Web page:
The original images used for the test: Decos_Cover01_D, RGB_OR_1200x1200_010.png and pocket-legends


If you want to get started right away with PVRTC and PVRTC2 compression, we recommend you try out our PVRTexTool package, part of our PowerVR Graphics SDK. PVRTexTool is a suite of utilities for compressing textures which supports PVRTC, PVRTC2 and ETC, as well as all of the core texture formats for a variety of different APIs.

In the next blog post, I will discuss how PowerVR GPUs handle YUV color space conversions more efficiently compared to other graphics processors.

If you have any questions or feedback about Imagination’s graphics IP, please use the comments box below. To keep up to date with the latest developments on PowerVR, follow us on Twitter (@GPUCompute, @PowerVRInsider and @ImaginationTech) and subscribe to our blog feed.

‘Understanding PowerVR’ is an on-going, multi-part series of blog posts from Kristof Beets, Imagination’s Senior Business Development Manager for PowerVR. These articles not only focus on the features that make PowerVR GPUs great, but also provide a detailed look at graphics hardware architectures and software ecosystems in mobile markets.

If you’ve missed any of the posts, here are some backlinks:


Luis Matos has contributed to this article.

Please leave a comment below

Comment policy: We love comments and appreciate the time that readers spend to share ideas and give feedback. However, all comments are manually moderated and those deemed to be spam or solely promotional will be deleted. We respect your privacy and will not publish your personal details.

Blog Contact

If you have any enquiries regarding any of our blog posts, please contact:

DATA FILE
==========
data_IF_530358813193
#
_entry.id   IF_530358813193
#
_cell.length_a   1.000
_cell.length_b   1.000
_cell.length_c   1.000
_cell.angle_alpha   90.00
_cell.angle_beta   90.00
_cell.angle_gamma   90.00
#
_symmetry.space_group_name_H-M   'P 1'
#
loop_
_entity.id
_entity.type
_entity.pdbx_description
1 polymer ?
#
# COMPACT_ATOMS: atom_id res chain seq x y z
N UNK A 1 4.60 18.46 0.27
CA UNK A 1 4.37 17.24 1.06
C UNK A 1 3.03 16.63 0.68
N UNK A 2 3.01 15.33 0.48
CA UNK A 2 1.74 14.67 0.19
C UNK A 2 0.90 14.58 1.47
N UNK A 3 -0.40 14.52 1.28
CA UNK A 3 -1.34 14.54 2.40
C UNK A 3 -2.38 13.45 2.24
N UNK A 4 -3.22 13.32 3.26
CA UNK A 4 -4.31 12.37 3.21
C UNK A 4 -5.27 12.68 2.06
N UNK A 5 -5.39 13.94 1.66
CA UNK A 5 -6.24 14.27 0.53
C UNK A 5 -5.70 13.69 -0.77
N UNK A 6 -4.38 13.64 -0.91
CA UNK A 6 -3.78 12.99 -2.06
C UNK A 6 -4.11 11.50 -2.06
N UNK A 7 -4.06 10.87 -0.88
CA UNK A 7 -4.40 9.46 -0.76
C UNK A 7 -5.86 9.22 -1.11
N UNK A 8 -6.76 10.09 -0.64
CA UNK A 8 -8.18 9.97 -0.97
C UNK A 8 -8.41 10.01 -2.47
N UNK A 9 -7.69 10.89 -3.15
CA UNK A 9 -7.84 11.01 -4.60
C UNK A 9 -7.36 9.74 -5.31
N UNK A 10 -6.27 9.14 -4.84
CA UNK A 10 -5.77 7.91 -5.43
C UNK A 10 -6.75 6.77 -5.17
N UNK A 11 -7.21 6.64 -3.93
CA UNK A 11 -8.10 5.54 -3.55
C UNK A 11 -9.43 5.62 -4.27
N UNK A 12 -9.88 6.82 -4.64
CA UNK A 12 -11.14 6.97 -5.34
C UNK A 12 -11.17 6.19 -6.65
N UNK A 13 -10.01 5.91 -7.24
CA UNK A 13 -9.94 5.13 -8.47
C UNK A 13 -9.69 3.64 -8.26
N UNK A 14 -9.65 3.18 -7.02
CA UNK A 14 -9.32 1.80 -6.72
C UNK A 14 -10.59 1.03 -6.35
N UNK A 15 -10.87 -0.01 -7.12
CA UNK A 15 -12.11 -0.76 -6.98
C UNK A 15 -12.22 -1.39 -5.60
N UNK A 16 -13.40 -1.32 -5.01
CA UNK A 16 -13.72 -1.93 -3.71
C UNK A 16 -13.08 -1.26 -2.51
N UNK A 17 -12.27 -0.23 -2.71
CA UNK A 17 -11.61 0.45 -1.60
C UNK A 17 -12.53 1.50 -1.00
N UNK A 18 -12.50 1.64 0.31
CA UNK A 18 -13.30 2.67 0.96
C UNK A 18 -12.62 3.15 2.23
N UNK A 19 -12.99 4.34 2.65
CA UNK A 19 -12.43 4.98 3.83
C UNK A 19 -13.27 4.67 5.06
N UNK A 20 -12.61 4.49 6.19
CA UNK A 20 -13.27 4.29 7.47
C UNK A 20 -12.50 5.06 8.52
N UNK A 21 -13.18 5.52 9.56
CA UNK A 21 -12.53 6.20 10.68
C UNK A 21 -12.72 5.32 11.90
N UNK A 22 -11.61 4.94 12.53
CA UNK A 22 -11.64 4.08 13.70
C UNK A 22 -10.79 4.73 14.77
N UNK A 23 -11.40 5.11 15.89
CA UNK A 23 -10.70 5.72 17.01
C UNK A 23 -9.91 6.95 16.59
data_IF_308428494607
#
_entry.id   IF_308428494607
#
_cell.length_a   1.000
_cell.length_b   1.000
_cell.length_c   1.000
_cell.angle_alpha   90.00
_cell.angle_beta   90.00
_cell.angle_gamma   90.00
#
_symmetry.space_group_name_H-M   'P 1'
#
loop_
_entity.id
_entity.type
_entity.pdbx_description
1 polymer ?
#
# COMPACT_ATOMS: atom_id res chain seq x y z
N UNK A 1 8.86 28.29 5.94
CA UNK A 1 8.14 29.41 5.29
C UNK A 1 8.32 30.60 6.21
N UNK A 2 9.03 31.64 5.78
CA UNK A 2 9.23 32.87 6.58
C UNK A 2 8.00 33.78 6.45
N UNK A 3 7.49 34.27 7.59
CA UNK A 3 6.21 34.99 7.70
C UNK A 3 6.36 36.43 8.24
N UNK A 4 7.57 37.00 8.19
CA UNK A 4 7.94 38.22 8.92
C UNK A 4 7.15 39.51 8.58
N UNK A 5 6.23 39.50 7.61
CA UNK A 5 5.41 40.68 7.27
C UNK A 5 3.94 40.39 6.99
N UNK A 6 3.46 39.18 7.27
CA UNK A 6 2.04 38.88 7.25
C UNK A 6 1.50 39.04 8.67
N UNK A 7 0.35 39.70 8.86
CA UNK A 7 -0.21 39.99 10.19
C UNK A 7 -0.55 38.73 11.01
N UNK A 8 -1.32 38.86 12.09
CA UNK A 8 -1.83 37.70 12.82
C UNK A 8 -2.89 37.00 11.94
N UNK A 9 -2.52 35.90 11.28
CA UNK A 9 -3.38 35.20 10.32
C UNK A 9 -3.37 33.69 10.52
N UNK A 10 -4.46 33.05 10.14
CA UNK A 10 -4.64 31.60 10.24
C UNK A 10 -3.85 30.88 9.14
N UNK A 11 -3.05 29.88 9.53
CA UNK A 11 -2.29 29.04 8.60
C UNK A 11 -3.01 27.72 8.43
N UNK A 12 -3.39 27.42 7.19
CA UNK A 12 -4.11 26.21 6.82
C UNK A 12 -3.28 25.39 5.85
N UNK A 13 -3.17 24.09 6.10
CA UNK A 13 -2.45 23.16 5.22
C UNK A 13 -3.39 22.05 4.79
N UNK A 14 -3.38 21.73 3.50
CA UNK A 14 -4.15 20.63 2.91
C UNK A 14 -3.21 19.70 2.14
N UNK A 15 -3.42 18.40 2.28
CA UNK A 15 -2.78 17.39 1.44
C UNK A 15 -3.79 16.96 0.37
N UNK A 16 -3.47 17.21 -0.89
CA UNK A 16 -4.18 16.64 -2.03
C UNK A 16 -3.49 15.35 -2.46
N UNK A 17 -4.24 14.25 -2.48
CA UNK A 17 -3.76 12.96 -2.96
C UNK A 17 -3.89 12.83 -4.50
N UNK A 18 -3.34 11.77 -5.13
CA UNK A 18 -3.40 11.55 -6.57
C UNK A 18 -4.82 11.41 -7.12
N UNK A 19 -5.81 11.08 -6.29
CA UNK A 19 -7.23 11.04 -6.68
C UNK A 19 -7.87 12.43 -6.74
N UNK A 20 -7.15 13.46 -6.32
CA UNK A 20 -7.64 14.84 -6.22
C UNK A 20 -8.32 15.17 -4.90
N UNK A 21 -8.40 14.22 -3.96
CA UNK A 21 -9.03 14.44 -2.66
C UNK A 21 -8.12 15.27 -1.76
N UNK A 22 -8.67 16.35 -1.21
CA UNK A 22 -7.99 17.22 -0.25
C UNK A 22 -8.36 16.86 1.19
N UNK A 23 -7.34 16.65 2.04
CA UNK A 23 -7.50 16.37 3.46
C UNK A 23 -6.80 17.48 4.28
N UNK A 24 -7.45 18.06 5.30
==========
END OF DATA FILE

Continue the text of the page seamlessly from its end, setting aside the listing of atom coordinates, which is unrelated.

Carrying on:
United Kingdom

Tel: +44 (0)1923 260 511

Search by Tag

Search for posts by tag.

Search by Author

Search for posts by one of our authors.

Featured posts
Popular posts

Related blog articles

Making Unreal Engine and Unity profiling on PowerVR easier

The PowerVR Developer Technology team has always been fully committed to making development for PowerVR easier, by continually improving our groundbreaking tools and SDK. Our ecosystem is very important to us, so we’re focusing on the things developers really need

Product and event round-up from the experts in GPU and AI

It’s certainly been a busy few months for Imagination. Towards the latter end of last year, we released a raft of new products and initiatives, and a new CEO took the helm giving us real momentum for 2019. At the

How AI is conducting the future of music technology

“We tend to think of technological advances as destroying what’s gone before, but that doesn’t usually happen. This could lead to a different way of making music.” – Jarvis Cocker, former Pulp frontman, solo artist, writer and broadcaster In recent

Stay up-to-date with Imagination

Sign up to receive the latest news and product updates from Imagination straight to your inbox.

  • This field is for validation purposes and should be left unchanged.